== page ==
"Know Thyself," were the words which met the eyes of all who looked upward over the portico of the Temple of Apollo at Delphi, for "Know Thyself," was the injunction of the ancient Delphic Oracle down the ages. "Know thyself, O son of man!" says Dr. de Purucker today, "for in thee lie all the mysteries of the Universe."
But how shall we go about knowing ourselves, we may ask. Let us try a method. Homer, for instance, tells us that sleep and death are twin-born; and Dr. de Purucker carries the analogy further by saying that not only are they brothers, but one!
Connecting these two statements, we shall find that if we analyse our sleeping state thoroughly, we shall arrive at a proper solution of what happens on a larger scale when we die. Spend our day in inharmonious thoughts, words and deeds, and what will be the result? Inharmonious thoughts, words and acts in sleep — a nightmare, mayhap, in some cases. Spend a day, contrariwise, in thoughts, words and deeds of good-will to men and the beings and creatures above and below him, and what is the result? A night of pleasant, joyful dreams, or, better yet, no dreams at all, for then the soul rises to such high realms that the brain-mind is not consciously impressed with the memory of the experiences undergone. In the former case, the soul is tied down in the vicinity of the body and the sleep is restless and of little benefit to the individual; in the latter case, the sleep is deep, profound, dreamless even, and we awake refreshed, not only physically, but mentally and spiritually.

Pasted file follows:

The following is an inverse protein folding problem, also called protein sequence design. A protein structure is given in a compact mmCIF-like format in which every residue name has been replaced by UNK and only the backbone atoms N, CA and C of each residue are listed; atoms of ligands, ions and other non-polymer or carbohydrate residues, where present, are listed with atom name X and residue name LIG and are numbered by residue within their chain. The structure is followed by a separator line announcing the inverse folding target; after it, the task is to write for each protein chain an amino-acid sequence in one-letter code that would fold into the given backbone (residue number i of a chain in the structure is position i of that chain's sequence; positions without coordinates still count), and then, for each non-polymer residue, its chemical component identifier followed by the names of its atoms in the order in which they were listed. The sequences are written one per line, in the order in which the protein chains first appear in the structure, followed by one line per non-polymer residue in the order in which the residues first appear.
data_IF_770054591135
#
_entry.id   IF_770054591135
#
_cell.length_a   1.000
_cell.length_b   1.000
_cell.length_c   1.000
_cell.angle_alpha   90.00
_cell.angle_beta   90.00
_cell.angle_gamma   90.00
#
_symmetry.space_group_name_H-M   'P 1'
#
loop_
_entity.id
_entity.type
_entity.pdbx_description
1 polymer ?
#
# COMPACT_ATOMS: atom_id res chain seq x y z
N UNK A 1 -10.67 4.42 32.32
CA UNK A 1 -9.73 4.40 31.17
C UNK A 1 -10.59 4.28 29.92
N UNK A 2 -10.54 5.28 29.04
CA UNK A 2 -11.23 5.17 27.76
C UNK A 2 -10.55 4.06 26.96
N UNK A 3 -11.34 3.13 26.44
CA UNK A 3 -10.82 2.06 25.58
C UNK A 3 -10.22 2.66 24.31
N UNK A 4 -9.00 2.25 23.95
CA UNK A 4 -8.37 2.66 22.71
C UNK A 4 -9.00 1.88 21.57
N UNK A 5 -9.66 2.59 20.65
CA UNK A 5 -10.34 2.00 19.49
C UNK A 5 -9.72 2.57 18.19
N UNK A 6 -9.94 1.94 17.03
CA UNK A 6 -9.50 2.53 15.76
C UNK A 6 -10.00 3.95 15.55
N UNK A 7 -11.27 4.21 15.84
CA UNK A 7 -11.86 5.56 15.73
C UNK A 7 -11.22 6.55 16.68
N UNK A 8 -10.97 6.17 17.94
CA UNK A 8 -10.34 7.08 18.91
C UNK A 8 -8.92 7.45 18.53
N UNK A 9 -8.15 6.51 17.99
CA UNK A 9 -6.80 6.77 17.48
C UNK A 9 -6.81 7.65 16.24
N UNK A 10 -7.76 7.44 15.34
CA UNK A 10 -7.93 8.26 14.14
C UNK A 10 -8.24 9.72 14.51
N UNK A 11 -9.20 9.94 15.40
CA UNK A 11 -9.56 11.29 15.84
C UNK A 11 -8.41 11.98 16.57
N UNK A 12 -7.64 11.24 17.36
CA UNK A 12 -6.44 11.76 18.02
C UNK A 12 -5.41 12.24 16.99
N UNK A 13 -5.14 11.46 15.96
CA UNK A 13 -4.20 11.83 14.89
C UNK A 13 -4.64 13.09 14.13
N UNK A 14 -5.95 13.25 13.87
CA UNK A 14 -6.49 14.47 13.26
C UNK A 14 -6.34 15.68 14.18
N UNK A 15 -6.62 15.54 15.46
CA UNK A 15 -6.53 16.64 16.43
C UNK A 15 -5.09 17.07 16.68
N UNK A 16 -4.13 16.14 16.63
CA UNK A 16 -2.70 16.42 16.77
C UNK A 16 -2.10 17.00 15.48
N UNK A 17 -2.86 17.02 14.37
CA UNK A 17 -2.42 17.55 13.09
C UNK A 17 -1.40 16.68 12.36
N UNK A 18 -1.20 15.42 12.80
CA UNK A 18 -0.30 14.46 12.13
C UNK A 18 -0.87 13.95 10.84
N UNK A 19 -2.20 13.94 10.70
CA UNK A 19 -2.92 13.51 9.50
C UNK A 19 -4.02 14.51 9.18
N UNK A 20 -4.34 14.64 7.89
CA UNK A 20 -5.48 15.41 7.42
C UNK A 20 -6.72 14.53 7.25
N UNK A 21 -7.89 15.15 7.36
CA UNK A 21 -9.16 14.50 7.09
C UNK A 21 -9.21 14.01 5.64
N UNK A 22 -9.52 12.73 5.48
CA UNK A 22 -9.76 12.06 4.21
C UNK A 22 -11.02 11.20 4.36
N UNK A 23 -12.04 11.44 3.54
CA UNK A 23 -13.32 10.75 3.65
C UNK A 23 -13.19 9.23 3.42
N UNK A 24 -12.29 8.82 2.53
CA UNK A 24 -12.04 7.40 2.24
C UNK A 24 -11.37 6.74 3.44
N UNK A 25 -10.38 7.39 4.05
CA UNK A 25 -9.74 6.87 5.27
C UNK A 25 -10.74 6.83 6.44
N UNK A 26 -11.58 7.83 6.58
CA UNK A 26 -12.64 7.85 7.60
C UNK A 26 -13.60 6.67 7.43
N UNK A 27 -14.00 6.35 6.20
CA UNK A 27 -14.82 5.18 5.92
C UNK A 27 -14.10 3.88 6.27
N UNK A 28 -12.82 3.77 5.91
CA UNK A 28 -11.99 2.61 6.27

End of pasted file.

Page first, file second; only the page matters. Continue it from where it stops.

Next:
Plutarch, in one of his ethical essays, tells us that Zeno, the founder of Stoicism, was of the opinion that a man could determine his progress and going forward in virtue by watching his dreams, showing progress therein if in his sleep he took no delight in seeing anything improper or dishonest, or intending, doing, or approving any unjust or outrageous action. How true, indeed, in the light of the teachings of Theosophy; for Zeno and Plutarch were initiates and knew whereof they spoke. And likewise, if we wish to know our after-death state, let us, says Dr. de Purucker, watch our dreams, for death works no marvelous change in the individual — he is in death, as in sleep, the same — the same out of the body as in it.
The Theosophical ForumTHEOSOPHICAL UNIVERSITY PRESS ONLINE